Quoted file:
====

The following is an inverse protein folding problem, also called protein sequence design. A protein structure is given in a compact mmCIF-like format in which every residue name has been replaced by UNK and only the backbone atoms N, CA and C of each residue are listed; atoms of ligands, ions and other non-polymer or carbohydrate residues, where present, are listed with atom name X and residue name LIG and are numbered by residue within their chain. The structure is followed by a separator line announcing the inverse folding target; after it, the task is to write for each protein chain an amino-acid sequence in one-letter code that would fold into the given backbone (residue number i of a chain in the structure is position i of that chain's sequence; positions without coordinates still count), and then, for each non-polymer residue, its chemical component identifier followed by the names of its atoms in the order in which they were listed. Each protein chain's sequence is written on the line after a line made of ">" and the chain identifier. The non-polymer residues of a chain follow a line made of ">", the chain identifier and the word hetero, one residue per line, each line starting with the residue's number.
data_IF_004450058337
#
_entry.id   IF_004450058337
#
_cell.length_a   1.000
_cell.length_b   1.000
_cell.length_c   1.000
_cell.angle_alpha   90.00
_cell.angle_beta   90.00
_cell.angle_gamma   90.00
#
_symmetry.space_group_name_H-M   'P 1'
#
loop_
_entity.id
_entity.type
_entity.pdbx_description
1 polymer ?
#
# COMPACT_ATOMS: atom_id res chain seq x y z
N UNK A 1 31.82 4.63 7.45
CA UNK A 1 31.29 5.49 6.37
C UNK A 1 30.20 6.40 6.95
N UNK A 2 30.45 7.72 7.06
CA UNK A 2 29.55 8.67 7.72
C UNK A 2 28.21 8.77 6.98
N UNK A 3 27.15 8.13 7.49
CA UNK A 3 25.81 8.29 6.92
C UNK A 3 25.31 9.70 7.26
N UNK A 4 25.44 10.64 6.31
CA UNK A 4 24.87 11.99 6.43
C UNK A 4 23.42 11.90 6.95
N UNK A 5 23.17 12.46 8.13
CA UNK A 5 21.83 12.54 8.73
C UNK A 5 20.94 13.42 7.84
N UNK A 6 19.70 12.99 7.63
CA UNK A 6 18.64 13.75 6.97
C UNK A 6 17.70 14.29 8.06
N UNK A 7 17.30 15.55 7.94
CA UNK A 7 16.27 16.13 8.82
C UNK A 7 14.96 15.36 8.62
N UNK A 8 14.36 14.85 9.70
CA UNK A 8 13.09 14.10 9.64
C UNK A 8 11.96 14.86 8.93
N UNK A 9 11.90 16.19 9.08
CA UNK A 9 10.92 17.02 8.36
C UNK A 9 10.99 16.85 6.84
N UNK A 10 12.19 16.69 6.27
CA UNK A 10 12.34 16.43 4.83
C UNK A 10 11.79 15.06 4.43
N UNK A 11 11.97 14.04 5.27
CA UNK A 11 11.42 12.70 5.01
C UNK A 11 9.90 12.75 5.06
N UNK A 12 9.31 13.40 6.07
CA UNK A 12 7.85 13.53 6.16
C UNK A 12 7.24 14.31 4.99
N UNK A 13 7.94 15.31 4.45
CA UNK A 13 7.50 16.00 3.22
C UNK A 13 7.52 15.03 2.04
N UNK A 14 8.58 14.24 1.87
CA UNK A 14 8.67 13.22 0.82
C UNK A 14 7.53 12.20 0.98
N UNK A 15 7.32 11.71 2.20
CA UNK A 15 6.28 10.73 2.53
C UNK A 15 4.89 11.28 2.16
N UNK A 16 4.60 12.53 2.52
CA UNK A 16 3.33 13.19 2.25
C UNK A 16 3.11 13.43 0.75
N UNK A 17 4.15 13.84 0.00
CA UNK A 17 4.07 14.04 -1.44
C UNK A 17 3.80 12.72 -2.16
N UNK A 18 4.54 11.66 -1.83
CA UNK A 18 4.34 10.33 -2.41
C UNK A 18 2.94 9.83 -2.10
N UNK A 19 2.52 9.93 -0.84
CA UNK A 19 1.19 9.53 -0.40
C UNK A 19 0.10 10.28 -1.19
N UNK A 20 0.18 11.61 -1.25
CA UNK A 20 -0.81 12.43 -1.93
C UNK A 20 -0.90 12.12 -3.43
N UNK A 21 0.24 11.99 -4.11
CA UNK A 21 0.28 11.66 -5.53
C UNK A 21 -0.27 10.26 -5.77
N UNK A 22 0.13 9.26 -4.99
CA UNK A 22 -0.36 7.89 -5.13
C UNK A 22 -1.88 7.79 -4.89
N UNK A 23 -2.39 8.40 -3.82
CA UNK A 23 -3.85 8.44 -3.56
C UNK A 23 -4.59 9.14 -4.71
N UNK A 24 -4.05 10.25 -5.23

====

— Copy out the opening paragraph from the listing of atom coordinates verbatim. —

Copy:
The following is an inverse protein folding problem, also called protein sequence design. A protein structure is given in a compact mmCIF-like format in which every residue name has been replaced by UNK and only the backbone atoms N, CA and C of each residue are listed; atoms of ligands, ions and other non-polymer or carbohydrate residues, where present, are listed with atom name X and residue name LIG and are numbered by residue within their chain. The structure is followed by a separator line announcing the inverse folding target; after it, the task is to write for each protein chain an amino-acid sequence in one-letter code that would fold into the given backbone (residue number i of a chain in the structure is position i of that chain's sequence; positions without coordinates still count), and then, for each non-polymer residue, its chemical component identifier followed by the names of its atoms in the order in which they were listed. Each protein chain's sequence is written on the line after a line made of ">" and the chain identifier. The non-polymer residues of a chain follow a line made of ">", the chain identifier and the word hetero, one residue per line, each line starting with the residue's number.